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Appl Ergon. 2016 May;54:186-95. doi: 10.1016/j.apergo.2015.12.002. Epub 2016 Jan 11.

Sex-based differences in lifting technique under increasing load conditions: A principal component analysis.

Author information

1
School of Kinesiology and Health Studies, Queen's University, Kingston, Ontario, Canada.
2
School of Kinesiology and Health Studies, Queen's University, Kingston, Ontario, Canada; School of Human Kinetics, University of Ottawa, Ottawa, Ontario, Canada. Electronic address: rgraham@uottawa.ca.

Abstract

The objective of the present study was to determine if there is a sex-based difference in lifting technique across increasing-load conditions. Eleven male and 14 female participants (n = 25) with no previous history of low back disorder participated in the study. Participants completed freestyle, symmetric lifts of a box with handles from the floor to a table positioned at 50% of their height for five trials under three load conditions (10%, 20%, and 30% of their individual maximum isometric back strength). Joint kinematic data for the ankle, knee, hip, and lumbar and thoracic spine were collected using a two-camera Optotrak motion capture system. Joint angles were calculated using a three-dimensional Euler rotation sequence. Principal component analysis (PCA) and single component reconstruction were applied to assess differences in lifting technique across the entire waveforms. Thirty-two PCs were retained from the five joints and three axes in accordance with the 90% trace criterion. Repeated-measures ANOVA with a mixed design revealed no significant effect of sex for any of the PCs. This is contrary to previous research that used discrete points on the lifting curve to analyze sex-based differences, but agrees with more recent research using more complex analysis techniques. There was a significant effect of load on lifting technique for five PCs of the lower limb (PC1 of ankle flexion, knee flexion, and knee adduction, as well as PC2 and PC3 of hip flexion) (p < 0.005). However, there was no significant effect of load on the thoracic and lumbar spine. It was concluded that when load is standardized to individual back strength characteristics, males and females adopted a similar lifting technique. In addition, as load increased male and female participants changed their lifting technique in a similar manner.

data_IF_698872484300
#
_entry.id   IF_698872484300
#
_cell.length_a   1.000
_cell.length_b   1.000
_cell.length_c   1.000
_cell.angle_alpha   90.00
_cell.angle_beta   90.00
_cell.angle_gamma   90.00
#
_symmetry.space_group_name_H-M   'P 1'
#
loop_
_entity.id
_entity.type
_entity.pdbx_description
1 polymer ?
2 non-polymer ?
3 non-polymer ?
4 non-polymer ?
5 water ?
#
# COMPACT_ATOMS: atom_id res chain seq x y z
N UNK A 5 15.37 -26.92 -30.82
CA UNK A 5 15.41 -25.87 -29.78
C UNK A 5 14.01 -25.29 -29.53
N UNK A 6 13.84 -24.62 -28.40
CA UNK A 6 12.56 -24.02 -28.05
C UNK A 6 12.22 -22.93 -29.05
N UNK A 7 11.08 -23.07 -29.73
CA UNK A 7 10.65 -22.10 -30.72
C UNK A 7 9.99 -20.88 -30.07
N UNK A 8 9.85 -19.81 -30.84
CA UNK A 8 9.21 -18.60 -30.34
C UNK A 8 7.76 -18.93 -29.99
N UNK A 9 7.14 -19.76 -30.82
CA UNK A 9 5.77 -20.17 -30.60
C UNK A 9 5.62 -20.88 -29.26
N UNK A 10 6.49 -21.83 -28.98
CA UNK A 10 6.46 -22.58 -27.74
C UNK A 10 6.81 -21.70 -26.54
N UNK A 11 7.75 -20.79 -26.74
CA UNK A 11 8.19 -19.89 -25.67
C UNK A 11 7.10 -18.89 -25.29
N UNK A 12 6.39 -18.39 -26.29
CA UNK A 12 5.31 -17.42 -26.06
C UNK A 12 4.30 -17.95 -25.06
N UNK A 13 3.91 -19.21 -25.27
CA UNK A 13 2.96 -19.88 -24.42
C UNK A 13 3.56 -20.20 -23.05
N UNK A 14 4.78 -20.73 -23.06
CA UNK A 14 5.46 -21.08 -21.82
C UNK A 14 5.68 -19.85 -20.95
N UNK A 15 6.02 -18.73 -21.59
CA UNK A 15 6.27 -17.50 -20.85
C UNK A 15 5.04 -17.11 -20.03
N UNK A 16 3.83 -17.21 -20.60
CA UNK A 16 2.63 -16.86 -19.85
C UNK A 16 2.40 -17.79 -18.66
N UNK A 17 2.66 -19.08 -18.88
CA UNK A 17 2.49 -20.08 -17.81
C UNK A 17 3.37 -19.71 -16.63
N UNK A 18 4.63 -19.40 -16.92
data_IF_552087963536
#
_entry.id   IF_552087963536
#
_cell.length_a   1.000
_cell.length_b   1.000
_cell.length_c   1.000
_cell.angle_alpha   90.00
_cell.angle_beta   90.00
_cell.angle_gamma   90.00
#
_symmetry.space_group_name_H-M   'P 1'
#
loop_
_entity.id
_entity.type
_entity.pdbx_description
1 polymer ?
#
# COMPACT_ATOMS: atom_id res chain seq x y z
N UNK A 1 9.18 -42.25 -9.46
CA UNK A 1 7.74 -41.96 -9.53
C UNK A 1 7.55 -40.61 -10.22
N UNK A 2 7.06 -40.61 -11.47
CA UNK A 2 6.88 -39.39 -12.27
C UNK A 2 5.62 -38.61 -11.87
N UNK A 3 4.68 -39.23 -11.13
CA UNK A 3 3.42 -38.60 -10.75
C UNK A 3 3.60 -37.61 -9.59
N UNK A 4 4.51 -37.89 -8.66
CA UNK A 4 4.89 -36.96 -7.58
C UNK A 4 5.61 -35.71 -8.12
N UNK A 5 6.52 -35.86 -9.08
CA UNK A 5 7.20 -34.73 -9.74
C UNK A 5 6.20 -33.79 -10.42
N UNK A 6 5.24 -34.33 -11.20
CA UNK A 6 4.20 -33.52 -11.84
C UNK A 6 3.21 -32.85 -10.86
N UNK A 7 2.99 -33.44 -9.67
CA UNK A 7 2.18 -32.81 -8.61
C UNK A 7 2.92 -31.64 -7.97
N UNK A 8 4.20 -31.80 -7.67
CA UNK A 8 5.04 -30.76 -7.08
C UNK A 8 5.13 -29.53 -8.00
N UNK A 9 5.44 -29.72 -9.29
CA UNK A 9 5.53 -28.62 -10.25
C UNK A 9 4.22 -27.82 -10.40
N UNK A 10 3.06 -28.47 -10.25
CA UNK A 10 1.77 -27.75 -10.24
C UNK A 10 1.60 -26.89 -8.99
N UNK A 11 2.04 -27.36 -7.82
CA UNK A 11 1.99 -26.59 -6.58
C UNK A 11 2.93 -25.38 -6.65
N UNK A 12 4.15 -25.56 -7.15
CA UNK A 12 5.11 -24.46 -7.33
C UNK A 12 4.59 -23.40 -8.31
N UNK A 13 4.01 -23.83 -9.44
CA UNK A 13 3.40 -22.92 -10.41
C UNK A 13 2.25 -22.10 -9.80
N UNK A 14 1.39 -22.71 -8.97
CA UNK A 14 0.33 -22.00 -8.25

KEYWORDS:

Lifting kinematics; Principal component analysis; Sex differences; Single component reconstruction

PMID:
26851478
DOI:
10.1016/j.apergo.2015.12.002
[Indexed for MEDLINE]

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